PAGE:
On paper it’s been a good year. Two non-fiction books written, one published and the second out in March. One poetry pamphlet quietly out the door (even though I had to form a poets’ collective in order to get it published) to modest acclaim, which is the best I hoped for even in my dreams. Several significant new poetry friendships established. Not a lot of poems published in magazines but enough good results to keep my poet-ego going (just about!)
There are lots of positives on the horizon in the next year or so, in many different areas of my life, but one thing I know I must do is make more time to write poems. I absolutely love all the opportunities that poetry offers, whether it’s organising or facilitating events, initiating new projects and seeing them happen, going to readings or giving them, meeting new people, collaborating with others, reading blogs, discovering exciting poets or bloggers who are new to me, trying to analyse the mindsets and workings-out of poetry editors, the highs and lows of poetry submissions … and writing about it all. But I wonder if I spent too much time and energy on all that in 2014?
Social media is another area I need to manage with more discipline. A poet friend recently announced she was leaving Facebook in order to spend more time on writing and with family. She’s since amended that to say that she’ll be checking in very occasionally, but the principle remains. I can understand this entirely, and it’s very tempting. I’ve always found Facebook to be the cruellest and most suffocating of social channels. Sometimes I wonder how it would be to withdraw entirely from social media. Peace, quiet, being oblivious to other people’s lives. I know writers who pretty much stay away from the whole circus, and I envy them in a way. But online communication has been a significant part of my life now for seventeen years, since discovering the internet and joining my first online community. I can’t start to list the wonderful things it’s brought me for risk of sounding trite. It’s also my livelihood.
So, my New Year resolutions are pretty much this:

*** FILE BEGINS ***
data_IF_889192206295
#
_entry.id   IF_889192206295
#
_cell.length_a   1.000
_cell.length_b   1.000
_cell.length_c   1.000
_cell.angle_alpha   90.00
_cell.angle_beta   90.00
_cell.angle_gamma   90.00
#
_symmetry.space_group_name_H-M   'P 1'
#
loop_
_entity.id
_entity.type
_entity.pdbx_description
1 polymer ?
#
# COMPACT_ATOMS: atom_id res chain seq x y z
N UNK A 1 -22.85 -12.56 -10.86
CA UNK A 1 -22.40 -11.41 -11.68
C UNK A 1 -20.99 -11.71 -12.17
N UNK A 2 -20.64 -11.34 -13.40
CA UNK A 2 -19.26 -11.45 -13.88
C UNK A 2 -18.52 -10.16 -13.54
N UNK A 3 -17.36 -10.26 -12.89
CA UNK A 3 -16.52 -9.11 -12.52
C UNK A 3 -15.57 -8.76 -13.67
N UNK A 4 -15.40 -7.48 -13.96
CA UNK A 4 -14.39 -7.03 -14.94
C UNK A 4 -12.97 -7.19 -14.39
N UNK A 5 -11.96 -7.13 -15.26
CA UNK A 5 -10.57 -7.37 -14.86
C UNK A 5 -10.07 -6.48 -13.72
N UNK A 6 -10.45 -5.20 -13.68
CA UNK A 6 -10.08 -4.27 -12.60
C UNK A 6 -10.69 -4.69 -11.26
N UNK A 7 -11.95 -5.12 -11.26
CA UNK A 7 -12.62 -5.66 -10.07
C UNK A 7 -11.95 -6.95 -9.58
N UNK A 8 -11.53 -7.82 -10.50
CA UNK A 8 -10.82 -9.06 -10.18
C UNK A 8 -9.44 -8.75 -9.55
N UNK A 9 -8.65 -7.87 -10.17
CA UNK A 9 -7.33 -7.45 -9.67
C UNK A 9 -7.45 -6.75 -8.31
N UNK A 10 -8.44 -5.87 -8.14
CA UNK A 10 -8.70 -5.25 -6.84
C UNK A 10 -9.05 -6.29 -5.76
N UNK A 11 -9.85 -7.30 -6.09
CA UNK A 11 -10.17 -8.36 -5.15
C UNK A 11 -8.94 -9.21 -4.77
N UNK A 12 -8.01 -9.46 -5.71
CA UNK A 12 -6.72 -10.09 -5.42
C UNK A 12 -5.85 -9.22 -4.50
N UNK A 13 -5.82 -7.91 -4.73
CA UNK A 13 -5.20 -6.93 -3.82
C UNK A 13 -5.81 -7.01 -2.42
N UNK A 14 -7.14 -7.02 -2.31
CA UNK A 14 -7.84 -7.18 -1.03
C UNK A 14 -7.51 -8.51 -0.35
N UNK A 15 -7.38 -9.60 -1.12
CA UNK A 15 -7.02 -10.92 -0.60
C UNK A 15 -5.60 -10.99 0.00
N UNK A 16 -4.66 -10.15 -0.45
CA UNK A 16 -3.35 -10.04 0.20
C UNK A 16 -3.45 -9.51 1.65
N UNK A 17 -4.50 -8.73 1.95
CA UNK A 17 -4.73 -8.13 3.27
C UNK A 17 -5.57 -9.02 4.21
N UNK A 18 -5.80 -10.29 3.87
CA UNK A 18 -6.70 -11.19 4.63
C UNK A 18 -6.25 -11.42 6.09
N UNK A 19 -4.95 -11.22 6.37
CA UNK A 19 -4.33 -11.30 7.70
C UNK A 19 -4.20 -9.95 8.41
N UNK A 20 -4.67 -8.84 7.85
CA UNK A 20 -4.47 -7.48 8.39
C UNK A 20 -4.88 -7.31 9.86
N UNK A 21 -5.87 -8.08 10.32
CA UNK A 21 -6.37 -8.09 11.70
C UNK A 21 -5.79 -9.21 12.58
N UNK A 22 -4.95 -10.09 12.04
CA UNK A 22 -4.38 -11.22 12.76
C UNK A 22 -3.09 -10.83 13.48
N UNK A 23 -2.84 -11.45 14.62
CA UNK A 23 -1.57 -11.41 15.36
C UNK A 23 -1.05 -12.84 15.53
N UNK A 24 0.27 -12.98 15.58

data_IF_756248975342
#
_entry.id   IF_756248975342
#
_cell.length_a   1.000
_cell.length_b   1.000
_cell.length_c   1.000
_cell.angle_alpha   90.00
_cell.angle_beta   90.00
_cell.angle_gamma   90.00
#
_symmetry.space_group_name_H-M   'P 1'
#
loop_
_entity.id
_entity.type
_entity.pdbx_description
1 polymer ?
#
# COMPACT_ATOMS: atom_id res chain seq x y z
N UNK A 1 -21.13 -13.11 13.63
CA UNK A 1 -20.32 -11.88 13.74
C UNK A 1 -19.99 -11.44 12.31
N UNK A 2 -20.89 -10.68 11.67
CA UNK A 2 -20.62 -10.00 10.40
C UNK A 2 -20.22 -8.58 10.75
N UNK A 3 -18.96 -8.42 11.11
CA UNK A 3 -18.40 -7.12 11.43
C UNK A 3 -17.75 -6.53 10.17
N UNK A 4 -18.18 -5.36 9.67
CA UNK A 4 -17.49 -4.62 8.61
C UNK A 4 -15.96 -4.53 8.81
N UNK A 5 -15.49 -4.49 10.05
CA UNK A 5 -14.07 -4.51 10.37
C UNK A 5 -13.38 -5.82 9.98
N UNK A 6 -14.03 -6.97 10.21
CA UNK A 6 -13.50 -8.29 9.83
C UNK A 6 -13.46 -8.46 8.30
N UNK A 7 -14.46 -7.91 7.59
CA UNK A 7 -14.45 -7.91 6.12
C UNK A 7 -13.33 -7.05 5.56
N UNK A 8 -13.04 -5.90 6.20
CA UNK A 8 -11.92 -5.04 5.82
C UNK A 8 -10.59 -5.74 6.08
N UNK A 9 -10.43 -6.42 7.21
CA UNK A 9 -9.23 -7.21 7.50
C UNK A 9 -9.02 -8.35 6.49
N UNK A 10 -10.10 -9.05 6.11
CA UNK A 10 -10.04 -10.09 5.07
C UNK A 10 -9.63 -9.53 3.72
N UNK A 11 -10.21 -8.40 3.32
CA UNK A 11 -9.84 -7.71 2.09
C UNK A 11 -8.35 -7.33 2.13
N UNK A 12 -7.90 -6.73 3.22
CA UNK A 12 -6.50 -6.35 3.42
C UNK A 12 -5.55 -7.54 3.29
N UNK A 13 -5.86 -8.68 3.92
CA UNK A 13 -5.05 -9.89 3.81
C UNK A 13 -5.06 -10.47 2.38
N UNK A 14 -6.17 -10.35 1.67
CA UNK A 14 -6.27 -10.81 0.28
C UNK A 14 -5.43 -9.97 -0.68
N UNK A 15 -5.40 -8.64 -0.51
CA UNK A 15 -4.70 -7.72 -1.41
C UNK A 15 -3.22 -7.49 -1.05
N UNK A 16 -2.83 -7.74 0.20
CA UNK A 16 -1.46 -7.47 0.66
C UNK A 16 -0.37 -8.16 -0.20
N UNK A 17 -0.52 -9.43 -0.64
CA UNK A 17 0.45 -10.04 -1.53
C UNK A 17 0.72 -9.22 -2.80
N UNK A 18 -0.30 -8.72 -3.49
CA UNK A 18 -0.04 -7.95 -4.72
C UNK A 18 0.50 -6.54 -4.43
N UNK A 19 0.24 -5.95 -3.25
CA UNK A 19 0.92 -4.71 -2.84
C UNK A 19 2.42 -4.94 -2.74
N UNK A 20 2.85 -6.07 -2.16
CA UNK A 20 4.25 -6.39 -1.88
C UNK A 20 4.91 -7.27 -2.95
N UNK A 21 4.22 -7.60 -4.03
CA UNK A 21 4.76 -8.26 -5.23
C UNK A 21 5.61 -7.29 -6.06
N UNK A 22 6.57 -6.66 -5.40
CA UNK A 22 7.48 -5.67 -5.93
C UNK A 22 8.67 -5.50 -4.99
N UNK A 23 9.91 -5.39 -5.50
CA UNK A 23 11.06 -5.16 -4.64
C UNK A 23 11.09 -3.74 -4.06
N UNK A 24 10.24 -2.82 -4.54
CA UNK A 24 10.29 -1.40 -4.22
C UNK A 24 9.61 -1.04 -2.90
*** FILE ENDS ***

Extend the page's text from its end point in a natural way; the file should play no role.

- allocate regular time to write poems, and don’t spend said-allocated time slot mewling over what I’ve already got out and which magazines haven’t replied, or who’s just won a competition and why it’s not me, or whatever.
- limit my time on social media – loads of apps and techniques to try here, for example.
- don’t stress about how many poetry books, pamphlets and mags are piling up unread. I’m considering ways to tackle this, for example reading books in strict order of acquisition, but I’m not sure that will work as some collections are very much ‘dip in and out’ and others you can’t stop once you start reading. Also, when a magazine comes through the door you want to eat it up there and then. Any ideas?
- blog posts – better editorial planning, writing & scheduling in advance as much as possible. I have three blogs I need to update regularly and 2 or 3 others that need occasional attention. I also write a lot of guest blog posts, and manage a stupid number of Facebook Pages, none of which I’m able to give the right amount of attention to. Could be time for a cull or a reorganisation.
I started this post thinking ‘I’m not going to write yet another end of year review’ and I realise it’s gone a bit that way. Sorry. Please do keep reading and commenting, I appreciate it more than you can imagine. Thank you for putting up with my rants and opinions. I wish you every joy, health and happiness in 2015.
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